Half of the relationship is ready to dive headfirst into parenting, while the other half is not so ready to go for a swim. Whether your talking about adopting or becoming foster parents, some guys are reluctant to become dads.
What Is He Thinking?
I interviewed a couple of adoptive parents and as a trainer I have also listened to several men speak of their concerns as they investigate adopting or fostering. Here are some of their thoughts.
Financial Worries - Many men worry about having "another mouth to feed." Not to mention the cost of braces, health care, college and still being able to go on some family vacations, or even a movie, without going into debt. Some men feel, even if they aren't the sole provider of the family, that they are the main protector. He may worry about expanding that role by adding a child to your family picture.
Am I My Father? - Some memories of dad may be great, while other memories, not so much. He may be worried about not measuring up to his father, or in some cases, worried that he may be just like his dad.
My Youth Is Gone - Being a dad means diaper bags, PTA meetings and G-rated movies. Not exactly the swinging scene, unless that swing was made by Fisher-Price. He may be wondering if adding a child may mean his simple, youthful life is over.
I Don't Want to Take Care of Someone Else's Responsibility - Sounds harsh doesn't it? But it's been said by more than one man that was asked by his partner to explore adopting or fostering. Many men are not interested in stepping into another man's role. They may even be intimidated by such a request. What if the child says, "I don't have to listen to you, you're not my dad." Ouch.
What About Stress on My Relationship? - Another common concern is that of the burden parenting may bring to the relationship. This thought may cause some men to be hesitant about fostering or adopting.
Possible Impact on Other Children - If there are other children in the home, many men worry about how bringing another child, through foster care or adoption, into the family will impact the other children. Why upset a happy home and family balance?
Helping Him Find Answers
It is important to address any and all concerns when making any decision and adopting or fostering is a pretty big decision. Here are some possible answers and resources to help meet his needs.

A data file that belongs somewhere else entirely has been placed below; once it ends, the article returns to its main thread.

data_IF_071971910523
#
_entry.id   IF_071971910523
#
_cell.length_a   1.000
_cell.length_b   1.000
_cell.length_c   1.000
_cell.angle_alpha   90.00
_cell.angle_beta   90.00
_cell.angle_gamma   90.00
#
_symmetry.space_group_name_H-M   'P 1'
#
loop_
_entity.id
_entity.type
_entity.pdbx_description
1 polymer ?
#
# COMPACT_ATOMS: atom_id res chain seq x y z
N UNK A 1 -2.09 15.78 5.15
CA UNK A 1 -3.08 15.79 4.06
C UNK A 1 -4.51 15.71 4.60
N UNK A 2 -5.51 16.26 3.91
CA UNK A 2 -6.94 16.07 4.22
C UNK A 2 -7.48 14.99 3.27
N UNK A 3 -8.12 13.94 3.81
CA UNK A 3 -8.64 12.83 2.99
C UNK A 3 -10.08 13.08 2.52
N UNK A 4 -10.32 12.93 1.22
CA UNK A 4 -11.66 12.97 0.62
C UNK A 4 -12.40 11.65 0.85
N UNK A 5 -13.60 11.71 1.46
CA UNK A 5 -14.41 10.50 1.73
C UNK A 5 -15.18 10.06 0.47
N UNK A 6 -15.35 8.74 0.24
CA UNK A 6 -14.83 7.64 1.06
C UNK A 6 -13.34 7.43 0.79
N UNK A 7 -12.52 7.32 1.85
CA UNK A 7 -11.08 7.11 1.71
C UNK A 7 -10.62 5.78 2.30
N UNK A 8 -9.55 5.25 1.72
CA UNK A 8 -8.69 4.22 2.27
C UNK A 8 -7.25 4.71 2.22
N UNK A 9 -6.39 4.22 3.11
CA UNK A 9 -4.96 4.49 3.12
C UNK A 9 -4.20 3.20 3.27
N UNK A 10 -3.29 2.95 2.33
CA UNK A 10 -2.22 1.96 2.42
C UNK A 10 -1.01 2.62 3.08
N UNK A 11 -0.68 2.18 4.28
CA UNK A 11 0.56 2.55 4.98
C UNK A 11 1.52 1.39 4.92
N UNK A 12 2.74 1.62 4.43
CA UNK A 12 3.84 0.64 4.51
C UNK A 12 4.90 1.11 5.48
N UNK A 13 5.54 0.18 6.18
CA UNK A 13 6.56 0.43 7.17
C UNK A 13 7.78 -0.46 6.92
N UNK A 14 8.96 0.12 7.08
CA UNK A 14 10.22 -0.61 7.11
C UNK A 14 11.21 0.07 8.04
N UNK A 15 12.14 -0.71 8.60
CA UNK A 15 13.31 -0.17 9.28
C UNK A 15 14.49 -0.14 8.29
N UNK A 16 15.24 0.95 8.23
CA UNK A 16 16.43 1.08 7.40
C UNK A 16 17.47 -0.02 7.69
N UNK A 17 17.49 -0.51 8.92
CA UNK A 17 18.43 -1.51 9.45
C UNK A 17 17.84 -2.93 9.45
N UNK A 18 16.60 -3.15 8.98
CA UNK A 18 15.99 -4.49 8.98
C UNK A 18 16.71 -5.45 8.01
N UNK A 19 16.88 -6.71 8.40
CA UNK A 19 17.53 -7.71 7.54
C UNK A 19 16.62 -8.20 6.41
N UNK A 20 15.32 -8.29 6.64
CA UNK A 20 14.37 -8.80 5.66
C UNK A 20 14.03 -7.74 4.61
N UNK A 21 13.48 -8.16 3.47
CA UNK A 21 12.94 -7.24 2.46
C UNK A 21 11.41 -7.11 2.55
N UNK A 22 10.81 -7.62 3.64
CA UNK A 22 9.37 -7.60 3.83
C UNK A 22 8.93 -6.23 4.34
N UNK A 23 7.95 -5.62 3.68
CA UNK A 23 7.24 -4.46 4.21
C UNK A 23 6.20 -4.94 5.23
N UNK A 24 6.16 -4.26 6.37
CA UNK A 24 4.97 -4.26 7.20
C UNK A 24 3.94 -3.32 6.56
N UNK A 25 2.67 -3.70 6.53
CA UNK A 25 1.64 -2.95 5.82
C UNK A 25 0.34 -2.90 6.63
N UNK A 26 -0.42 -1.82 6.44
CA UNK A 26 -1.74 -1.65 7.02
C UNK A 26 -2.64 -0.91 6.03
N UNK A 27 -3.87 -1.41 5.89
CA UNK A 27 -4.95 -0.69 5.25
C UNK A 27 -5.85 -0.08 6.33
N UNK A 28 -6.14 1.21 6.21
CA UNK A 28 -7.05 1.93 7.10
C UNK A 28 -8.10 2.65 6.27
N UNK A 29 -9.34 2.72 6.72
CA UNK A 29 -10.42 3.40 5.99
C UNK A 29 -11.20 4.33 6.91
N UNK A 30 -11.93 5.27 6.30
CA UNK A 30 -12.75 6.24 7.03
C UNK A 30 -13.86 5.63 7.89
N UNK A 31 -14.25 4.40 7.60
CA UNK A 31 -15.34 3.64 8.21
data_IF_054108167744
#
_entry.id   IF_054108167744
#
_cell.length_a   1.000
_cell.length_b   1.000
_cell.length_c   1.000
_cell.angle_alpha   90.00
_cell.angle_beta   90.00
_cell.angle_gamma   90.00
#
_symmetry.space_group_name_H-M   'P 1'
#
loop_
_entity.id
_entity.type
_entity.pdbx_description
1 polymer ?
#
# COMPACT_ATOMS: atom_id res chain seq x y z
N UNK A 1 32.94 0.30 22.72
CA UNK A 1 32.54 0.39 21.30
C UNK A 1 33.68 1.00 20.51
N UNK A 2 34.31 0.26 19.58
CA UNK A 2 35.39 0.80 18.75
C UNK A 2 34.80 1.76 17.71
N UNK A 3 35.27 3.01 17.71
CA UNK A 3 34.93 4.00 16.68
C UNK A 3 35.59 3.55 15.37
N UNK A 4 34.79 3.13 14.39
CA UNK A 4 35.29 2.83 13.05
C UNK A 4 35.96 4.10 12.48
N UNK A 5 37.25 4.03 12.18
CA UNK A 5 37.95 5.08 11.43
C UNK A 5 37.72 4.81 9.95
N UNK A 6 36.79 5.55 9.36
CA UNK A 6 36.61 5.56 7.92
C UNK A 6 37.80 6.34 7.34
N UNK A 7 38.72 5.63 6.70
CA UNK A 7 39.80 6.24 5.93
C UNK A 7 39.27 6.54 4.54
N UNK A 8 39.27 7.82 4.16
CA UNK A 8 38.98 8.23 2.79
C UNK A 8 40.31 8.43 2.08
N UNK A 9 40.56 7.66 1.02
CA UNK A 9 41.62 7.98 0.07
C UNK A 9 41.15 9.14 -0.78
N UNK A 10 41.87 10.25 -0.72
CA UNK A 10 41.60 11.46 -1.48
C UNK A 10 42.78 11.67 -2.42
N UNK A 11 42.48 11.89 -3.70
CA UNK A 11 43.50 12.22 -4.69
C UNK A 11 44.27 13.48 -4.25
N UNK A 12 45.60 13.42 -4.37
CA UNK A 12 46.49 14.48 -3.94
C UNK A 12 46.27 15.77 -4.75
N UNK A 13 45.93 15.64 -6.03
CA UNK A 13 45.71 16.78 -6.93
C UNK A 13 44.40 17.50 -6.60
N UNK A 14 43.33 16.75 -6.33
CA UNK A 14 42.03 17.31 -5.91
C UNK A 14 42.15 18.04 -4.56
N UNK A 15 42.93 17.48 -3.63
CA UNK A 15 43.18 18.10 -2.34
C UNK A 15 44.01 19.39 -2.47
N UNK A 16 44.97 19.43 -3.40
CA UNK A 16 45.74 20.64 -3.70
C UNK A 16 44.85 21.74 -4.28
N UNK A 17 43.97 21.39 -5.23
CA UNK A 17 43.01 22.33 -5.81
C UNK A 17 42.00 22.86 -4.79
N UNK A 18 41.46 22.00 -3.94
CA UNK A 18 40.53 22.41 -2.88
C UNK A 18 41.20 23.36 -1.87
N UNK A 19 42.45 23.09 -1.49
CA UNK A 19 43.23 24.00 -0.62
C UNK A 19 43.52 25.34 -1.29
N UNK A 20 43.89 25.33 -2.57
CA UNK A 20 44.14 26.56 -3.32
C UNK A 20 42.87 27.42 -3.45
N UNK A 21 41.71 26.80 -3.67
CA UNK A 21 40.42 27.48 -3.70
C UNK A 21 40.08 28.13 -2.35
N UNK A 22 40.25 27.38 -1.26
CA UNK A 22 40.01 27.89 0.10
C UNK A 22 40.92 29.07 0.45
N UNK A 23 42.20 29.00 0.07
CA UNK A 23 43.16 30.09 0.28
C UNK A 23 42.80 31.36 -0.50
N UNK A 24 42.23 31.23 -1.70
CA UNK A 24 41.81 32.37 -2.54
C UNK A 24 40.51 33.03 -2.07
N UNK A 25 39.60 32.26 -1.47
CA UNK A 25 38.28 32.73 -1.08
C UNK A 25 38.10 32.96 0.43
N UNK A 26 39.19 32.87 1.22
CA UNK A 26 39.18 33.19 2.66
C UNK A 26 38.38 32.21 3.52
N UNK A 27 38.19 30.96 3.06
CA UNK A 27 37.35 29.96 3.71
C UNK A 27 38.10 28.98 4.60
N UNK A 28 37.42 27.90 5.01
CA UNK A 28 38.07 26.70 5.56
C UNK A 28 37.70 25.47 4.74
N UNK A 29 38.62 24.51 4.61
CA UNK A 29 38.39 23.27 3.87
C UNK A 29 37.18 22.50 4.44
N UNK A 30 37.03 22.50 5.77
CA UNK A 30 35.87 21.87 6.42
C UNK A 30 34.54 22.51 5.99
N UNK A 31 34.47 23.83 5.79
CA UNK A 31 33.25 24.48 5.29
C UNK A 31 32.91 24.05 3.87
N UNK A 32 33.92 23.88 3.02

Basics First - My husband wanted to understand the financial and legal responsibility that went along with being a foster or an adoptive parent. He is a logical guy, and this information eased his mind. Perhaps your partner is all about having facts up front too.
Encourage Education - Ask him to agree to attend the parenting classes offered to prospective foster and adoptive parents and give him time to learn and make an informed decision. Agree to wait until the end of the course, when all facts have been gathered, to make a decision as a couple. When considering international adoption, there are also informational meetings available as well as parenting classes.
- Are You Ready for Fatherhood? - a quiz offered from our About.com Guide to Fatherhood - Sometimes the best education is learning about oneself.
Meet with Other Adoptive or Foster Parents - Many people like to speak to those who have already traveled the well-worn path of an adoptive or foster parent before making a decision. Perhaps a buddy family will help him get the straight story from another man who is already parenting.
- Connecting with Other Parents: Help for Dads with Cold Feet - from our About.com Guide to Fatherhood
- Things They Didn't Tell You about Fatherhood - from our About.com Guide to Fatherhood
Start Off Slow - Consider starting off with respite weekends or being a temporary home for emergency placements, if considering foster care. This will help ease him and your relationship into foster care and give you both an idea of the different ages and stages you would most be interested in parenting. If considering international adoption, perhaps you would like to babysit for another family or host a child that is in the country through a summer exchange program that some adoption agencies offer.
My husband was very hesitant at first when I approached him about becoming foster parents. He had a ton of questions. I spoke to him about this article and asked him what changed his mind. He said,
"I put myself in a kid's shoes. I pictured myself back as a 10-year-old, out riding my dirt bike. The thought of not knowing where I was going to sleep that night or who was going to take care of me, never crossed my mind. I wouldn't want to have that worry as a kid, no kid should have that worry. So, I chose to do something that obviously not enough people are willing to do [speaking of the high number of kids in the foster care system]. The kids just need a chance."